Affect Of Separation Anxiety Disorder Essay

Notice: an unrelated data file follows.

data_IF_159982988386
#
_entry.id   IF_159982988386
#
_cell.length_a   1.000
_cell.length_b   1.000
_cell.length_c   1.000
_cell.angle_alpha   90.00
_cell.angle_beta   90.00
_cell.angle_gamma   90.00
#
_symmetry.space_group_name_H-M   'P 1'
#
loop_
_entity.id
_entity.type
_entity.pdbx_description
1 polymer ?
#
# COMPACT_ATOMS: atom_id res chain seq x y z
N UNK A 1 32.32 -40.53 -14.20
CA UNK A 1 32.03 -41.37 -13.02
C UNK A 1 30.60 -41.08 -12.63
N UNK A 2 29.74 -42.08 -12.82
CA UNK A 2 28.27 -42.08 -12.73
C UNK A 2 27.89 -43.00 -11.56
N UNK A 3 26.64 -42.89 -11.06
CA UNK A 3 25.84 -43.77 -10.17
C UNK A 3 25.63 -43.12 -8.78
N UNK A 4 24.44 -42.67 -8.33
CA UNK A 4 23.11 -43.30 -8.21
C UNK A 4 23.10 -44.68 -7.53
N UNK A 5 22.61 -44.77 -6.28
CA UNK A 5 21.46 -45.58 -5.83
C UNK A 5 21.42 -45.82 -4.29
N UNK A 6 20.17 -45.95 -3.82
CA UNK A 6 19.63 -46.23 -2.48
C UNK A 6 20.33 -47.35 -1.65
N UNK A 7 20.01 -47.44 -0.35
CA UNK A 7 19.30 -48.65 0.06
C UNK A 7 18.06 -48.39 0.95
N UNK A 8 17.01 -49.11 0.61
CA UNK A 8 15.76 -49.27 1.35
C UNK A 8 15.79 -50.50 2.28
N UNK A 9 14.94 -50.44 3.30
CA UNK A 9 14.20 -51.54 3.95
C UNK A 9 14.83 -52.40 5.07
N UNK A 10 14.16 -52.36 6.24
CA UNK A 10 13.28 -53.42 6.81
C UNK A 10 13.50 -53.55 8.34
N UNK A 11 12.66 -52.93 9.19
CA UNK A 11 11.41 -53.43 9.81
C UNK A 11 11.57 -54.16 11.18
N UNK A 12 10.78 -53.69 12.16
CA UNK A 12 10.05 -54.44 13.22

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Separation anxiety is a developmental stage during which a child experiences anxiety when separated from the primary care giver, usually the mother. Separation anxiety is normal between 8 months and 14 months old. In infants separation anxiety is expressed in tears or anger when the caregiver leaves. Separation anxiety is a result of insecure attachment. Insecure attachment can be characterized by the infants fear, anger or indifference toward the caregiver. The child has less confidence in self, is unwilling to leave the caregivers arms and side. Infant attachment status usually does not affect the later emotional development of the child. Insecure attachments can be repaired in the early years of life. Children sometimes recover from periods of maternal depression, responding more to their mother’s current behavior than to her earlier behavior. However, the opposite may occur for children with a secure attachment with their caregiver. If a child before the age of 12 experiences a disruptive family event, this occurrence can shake loose a secure attachment. There are many factors that can trigger Separation Anxiety Disorder in adolescence to adulthood. These factors can be environmental and genetic. “Silove, Manicavasagar, O'Connell, and Morris-Yates (1995) examined the heritability of adults' retrospective reports of separation anxiety symptoms in childhood. These investigators used symptom counts as the outcome of interest and found that for females, shared environmental effects were negligible in explaining symptoms (accounting for only 2% of variance), whereas genetic influences were more substantial (accounting for 41% of variance).” (Cronk, Slutske and Madden). One environmental factor that has been connected to separation anxiety disorder is socioeconomic disadvantage. “In a study examining the role of socioeconomic status as a cause and a consequence of

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